Was 2013 a rocky year, smooth sailing or pretty much what was expected for Hong Kong property?
What did the Fed do, how did investors respond, did interest rates stay low — and what about new cooling measures? Those are the most common questions we all ask as a year comes to a close while wondering if we did the right thing vis-à-vis buying, selling and leasing property. Of course, hindsight is 20/20 and predictions for the next year (next issue) are educated guesswork, but that’s not going to stop anyone from looking back and sizing up how Hong Kong’s market performed.
Not So Sweet
“Market sentiment continued to weaken in Hong Kong, as the numerous rounds of cooling measures and the first hand sales ordinance, effective from the 29th April, saw price growth suppressed. Developers have reacted by redefining their strategies and postponing project launches.” So said Knight Frank’s November Asia-Pacific Residential Review, a sentiment shared by Jones Lang LaSalle’s Year-end Property Review 2013, noting transactions slumped by a whopping 38 percent — lower than in the SARS-era market. The residential sector in 2013 was defined largely by low buyer interest, reduced affordability and an anaemic luxury sector. Sales in the $30 to $50 million range dropped an astounding 60 percent over 2012.
But getting a grip on the Residential Properties (First-hand Sales) Ordinance helped new developments pick up steam in the second half of the year, some of which was the result of increased incentives and conservative pricing. JLL noted The Austin and The Cullinan performed fairly well, but that many buyers were still holding out for more price dips in the secondary market. All of this resulted in reduced capital values (2.6 and 1.9 percent in the mass and luxury sectors respectively), and lower rents in the luxury sector on tenants trading down on the back of lowered housing budgets in the financial industries.
One thing remains constant: Hong Kong’s inadequate residential supply. “Supply in the residential sector remains limited. An estimated 16,800 units are slated for completion in 2014, slightly more than the ten-year average of 14,600 units, but still far below the long-term average of 27,000 per year from 1990 to 2003,” said JLL.
Work to Do
The office market was a subdued one in 2013 according to JLL, and overall absorption dropped dramatically from 2012. Leasing and vacancy rates in prime office districts, with the exception of Causeway Bay/Wanchai, varied wildly, with Central seeing its vacancy rate flirt with 5 percent by November. Businesses were being cautious and tending to smaller spaces, and Kowloon East turned out to be the city’s biggest winner for those that did require large floor plates.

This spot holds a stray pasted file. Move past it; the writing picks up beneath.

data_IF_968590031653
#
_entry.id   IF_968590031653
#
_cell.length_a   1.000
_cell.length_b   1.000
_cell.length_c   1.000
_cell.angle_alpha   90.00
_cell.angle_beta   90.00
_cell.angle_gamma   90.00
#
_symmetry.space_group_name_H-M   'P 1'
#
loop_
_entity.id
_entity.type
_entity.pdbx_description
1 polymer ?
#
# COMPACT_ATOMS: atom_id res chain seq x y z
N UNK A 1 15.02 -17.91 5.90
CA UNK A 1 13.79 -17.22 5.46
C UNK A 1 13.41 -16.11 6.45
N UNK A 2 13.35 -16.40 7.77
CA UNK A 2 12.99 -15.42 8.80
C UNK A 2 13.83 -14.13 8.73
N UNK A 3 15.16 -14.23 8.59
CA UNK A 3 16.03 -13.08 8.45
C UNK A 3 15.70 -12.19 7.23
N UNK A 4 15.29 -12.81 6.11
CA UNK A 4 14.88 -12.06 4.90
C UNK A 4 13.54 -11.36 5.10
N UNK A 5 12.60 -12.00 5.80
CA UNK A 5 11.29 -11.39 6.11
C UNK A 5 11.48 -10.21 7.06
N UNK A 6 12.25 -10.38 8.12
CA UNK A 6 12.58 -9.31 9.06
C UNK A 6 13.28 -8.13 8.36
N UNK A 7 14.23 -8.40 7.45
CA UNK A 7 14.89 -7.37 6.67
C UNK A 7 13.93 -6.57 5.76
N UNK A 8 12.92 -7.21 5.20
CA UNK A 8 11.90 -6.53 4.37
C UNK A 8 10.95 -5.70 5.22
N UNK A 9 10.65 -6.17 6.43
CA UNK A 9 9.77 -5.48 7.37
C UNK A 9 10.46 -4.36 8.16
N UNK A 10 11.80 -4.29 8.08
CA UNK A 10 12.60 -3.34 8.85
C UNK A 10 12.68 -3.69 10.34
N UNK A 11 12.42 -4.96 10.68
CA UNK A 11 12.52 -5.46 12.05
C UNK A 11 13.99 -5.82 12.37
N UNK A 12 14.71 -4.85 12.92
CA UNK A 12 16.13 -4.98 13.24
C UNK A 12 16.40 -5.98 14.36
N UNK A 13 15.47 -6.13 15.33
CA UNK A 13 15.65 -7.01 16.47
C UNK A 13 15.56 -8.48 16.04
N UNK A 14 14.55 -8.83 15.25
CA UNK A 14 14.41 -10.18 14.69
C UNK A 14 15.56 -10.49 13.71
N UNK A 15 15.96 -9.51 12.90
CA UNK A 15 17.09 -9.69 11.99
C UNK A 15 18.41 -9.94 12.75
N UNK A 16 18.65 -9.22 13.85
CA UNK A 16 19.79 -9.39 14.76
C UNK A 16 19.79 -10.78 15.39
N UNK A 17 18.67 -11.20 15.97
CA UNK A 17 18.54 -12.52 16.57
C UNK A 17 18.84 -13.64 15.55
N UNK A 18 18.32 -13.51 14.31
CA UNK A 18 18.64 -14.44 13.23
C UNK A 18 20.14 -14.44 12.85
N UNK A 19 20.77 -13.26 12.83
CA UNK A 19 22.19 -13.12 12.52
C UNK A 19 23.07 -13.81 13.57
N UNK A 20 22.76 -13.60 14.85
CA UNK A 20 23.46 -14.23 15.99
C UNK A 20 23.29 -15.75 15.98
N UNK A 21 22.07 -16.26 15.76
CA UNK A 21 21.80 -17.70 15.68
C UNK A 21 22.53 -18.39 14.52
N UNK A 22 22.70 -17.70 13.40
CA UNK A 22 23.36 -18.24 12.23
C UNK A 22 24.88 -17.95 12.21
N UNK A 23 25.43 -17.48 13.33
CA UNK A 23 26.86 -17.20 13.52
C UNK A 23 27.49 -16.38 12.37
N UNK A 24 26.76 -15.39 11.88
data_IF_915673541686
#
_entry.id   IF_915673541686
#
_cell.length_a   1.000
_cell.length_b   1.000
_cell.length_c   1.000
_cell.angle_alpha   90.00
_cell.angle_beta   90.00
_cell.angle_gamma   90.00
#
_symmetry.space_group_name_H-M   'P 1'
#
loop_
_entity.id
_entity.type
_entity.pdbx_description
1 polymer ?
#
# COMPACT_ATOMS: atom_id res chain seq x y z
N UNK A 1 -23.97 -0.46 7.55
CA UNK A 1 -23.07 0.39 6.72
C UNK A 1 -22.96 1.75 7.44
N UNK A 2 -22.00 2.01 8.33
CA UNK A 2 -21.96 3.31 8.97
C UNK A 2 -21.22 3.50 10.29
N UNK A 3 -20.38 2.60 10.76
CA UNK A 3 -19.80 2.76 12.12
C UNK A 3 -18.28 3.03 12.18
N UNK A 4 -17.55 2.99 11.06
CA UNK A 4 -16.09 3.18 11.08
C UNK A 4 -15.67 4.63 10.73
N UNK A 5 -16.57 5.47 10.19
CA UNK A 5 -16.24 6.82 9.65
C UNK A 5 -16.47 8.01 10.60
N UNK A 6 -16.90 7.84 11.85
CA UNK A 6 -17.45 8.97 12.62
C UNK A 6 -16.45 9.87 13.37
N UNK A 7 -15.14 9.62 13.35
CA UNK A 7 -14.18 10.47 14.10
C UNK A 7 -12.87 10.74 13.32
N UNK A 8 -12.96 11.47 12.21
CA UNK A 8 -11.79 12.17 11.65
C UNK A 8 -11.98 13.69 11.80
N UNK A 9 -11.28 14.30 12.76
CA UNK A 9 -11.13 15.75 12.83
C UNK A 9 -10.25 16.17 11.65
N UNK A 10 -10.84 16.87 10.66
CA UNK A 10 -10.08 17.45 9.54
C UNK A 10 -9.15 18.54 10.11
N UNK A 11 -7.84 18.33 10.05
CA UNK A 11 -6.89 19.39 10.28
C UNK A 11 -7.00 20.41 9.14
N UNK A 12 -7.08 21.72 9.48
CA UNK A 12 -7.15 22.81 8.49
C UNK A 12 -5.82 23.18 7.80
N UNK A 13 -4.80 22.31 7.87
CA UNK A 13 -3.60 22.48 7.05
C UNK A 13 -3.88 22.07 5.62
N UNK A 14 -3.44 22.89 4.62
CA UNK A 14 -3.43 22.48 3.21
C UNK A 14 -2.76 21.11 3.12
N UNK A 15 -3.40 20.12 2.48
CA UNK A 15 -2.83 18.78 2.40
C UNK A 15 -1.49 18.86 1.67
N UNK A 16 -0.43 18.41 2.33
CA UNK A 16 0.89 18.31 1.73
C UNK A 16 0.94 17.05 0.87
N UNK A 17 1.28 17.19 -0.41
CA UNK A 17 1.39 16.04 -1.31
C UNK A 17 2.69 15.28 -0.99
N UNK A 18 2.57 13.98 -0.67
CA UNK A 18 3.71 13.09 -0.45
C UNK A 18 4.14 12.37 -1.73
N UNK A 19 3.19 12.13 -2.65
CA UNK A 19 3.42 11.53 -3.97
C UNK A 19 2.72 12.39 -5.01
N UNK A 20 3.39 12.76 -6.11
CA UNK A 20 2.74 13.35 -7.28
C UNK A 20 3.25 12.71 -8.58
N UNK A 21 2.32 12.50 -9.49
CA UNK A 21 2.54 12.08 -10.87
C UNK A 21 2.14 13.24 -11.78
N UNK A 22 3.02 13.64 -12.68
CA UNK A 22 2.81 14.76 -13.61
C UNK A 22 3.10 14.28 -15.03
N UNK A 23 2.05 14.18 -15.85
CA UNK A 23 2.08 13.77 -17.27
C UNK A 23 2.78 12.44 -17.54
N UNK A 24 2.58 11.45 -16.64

Nonetheless, rental rates recovered steadily, posting 1.2 percent growth and Central correcting itself by 17 percent, though Joanne Lee, Manager of Research & Advisory at Colliers International Hong Kong, warns, “The current Central/Admiralty rental correction cycle is far less severe than the previous two, which lasted from 2001 to mid-2003 and from mid-2008 to mid-2009. There has been a much gentler decline in rents and a smaller increase in the number of vacancies over the past 2.5 years.” Correction aside, rents began to dip at the tail end of the year, bringing 2013 overall growth into negative territory.
It’s not all bad news though. New construction has a lot of pull and a change in status for some properties was a factor in the final numbers. “Rents in Tsim Sha Tsui contracted for the first time in three years because of the increasing vacancy rates in a handful of buildings. In Kowloon East, rental growth also slowed on the back of rising vacancy brought about by some owners of newly completed strata-titled buildings shifting vacant units from the sales to the leasing market, and hereafter softening their asking rents as well,” stated JLL.
Shopping not Dropping
Meanwhile, it was the same old story in retail, where Causeway Bay remained home to the priciest retail addresses in the world. With rental prices per square foot per month exceeding US$3,000 — $3,017 to be precise — putting it ahead of tony locations such as Fifth Avenue in New York (US$2,500), Paris’ Avenue des Champs-Elysees (US$1,601, representing a nearly 40 percent rate hike), New Bond Street in London (US$1,047) and Tokyo’s Ginza (US$984).
Global commercial property services firm Cushman & Wakefield’s annual Main Streets Across the World survey reported the results in late November, and echoed what many in Hong Kong predicted at the end of last year: demand by major international luxury brands would drive the SAR’s retail market. “Hong Kong’s Causeway Bay remains the world’s most expensive retail location … and it will further bolster its position once luxury goods sales return to near peak levels,” said Cushman & Wakefield Executive Director of Retail in Hong Kong Michele Woo in a statement, noting it wasn’t just luxury goods that were reaping the city’s shopping frenzy. “Additionally, same-day visitors from mainland China to Hong Kong are driving a rise in spending on household goods and daily necessities, as the demand for ‘convenience retail’ increases. This trend has shifted the spending pattern from just luxury to also medium-priced goods in the city.” Mainland visitors accounted for approximately 75 percent of all arrivals to Hong Kong in 2013 according to JLL, who agreed on the trend to daily items.
Overall, however, demand remained strong and prices edged up despite increasing conservatism — and the non-traditional took over. “More and more retailers were seen looking to expand and open new stores in noncore locations such as prime shopping centres in decentralised locations, leading to a narrowing rental gap between traditional core and noncore shopping districts,” said JLL’s review. “Other strategies used by retailers to circumvent high rents included the opening of pop-up stores and virtual stores.”